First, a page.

If the rates were staying constant, I’d consider it a step forward. But these results show rates going down, even if only by a few percentagel points.
the progress partly to the city’s aggressive advertising campaign against sugary sodas, which he said may have altered what parents were providing to their children. The city has also tried to add healthier options to school lunch menus, enacted strict rules on the calorie and sugar content of snacks and drinks in school vending machines, and even put limits on bake sales, a move that caused some grumbling.
It also suggests that the health department’s unusually aggressive efforts to address obesity may be paying off. If so, they should inspire other communities to do the same kinds of things. If nothing else, they raise awareness of the problem and help create an environment more conducive to healthy eating.
On the national level, Michelle Obama’s Let’s Move campaign also has raised awareness. Could it be that we are getting to a tipping point?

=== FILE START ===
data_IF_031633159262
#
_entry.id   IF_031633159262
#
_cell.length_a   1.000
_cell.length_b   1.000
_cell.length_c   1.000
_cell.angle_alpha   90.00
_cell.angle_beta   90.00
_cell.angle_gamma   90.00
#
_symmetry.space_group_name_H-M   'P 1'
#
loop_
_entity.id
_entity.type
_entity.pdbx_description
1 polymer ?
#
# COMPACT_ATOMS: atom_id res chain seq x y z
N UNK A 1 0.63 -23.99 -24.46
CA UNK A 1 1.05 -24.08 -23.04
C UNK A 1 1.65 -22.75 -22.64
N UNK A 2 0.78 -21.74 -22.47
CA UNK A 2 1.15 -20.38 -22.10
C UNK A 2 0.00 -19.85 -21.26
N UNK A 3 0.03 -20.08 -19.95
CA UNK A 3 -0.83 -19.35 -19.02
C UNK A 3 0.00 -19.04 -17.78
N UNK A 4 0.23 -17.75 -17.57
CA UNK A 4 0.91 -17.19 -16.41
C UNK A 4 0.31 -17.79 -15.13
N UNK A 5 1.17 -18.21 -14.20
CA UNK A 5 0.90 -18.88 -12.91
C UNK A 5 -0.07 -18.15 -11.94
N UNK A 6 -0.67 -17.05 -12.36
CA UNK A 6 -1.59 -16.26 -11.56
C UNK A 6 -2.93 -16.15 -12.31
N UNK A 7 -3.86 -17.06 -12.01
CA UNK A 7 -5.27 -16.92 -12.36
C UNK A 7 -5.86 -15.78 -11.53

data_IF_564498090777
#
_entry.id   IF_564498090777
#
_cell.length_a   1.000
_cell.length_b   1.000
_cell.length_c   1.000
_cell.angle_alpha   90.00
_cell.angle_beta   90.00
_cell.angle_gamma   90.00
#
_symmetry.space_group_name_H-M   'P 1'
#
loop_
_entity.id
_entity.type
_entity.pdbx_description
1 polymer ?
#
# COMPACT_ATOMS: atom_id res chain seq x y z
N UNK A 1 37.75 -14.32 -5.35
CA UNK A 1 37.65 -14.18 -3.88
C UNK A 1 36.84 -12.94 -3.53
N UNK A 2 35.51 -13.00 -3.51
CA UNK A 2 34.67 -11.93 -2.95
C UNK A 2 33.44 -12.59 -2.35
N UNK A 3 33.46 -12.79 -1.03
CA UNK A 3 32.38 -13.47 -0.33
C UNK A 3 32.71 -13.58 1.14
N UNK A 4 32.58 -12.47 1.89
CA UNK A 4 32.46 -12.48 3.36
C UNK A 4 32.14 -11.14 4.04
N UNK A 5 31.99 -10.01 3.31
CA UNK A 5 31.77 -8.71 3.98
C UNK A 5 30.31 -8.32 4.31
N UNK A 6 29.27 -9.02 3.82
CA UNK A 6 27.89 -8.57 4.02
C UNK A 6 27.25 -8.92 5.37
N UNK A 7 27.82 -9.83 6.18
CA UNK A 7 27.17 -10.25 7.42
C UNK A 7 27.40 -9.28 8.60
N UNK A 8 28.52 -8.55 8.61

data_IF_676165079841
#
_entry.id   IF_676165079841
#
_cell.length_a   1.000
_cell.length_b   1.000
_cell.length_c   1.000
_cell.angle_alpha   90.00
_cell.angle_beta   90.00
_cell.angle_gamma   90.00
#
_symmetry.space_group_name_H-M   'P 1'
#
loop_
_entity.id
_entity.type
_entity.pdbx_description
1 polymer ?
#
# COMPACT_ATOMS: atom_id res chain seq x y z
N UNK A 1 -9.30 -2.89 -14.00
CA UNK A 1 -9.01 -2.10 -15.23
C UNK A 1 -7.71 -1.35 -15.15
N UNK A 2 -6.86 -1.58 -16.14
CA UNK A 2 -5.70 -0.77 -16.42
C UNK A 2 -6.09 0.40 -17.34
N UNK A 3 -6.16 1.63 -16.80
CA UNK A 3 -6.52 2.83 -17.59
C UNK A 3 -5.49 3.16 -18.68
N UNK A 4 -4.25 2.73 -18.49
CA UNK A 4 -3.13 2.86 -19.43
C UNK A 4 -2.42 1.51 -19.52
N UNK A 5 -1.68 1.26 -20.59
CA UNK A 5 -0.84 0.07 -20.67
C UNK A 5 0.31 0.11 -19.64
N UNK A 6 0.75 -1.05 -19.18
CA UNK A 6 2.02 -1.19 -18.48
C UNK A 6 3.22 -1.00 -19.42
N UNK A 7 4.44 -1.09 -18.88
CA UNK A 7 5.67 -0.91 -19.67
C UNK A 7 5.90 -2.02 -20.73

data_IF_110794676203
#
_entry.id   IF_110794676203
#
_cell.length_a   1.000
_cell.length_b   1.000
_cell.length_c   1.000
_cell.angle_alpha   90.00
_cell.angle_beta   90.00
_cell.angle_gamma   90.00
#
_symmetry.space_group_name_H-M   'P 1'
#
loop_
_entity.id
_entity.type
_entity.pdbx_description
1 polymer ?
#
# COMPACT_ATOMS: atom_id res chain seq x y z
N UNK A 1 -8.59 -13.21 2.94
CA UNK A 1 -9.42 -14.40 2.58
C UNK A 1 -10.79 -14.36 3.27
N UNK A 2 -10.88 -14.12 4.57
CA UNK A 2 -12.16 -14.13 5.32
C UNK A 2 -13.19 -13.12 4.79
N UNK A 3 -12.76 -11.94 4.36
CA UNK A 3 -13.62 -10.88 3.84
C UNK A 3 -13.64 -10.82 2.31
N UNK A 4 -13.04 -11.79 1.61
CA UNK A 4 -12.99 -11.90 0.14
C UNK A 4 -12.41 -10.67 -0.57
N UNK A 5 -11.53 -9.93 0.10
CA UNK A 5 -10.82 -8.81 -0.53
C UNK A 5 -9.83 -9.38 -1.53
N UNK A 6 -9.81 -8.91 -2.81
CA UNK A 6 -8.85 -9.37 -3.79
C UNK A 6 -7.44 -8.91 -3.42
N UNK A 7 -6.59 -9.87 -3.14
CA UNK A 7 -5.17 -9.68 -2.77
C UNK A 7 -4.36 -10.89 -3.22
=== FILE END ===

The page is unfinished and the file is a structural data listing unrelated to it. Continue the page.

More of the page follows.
It’s pretty clear by now what works. A Cochane meta-analysis of 55 studies finds strong evidence to support beneficial effects of child obesity prevention programs on BMI, particularly for kids age 6 to 12.
The interventions showing the most promise are just like those in New York City:
- School curriculum that includes healthy eating, physical activity and body image
- School sessions for physical activity throughout the school week
- Improvements in nutritional quality of the food supply in schools
- Environments and cultural practices that support children eating healthier foods and being active throughout each day (see yesterday’s post)
- Support for teachers and other staff to implement health promotion strategies and activities (e.g. professional development, capacity building activities)
- Parent support and home activities that encourage children to be more active, eat more nutritious foods and spend less time in screen based activities
These are showing measurable benefits. Shouldn’t every city start doing them?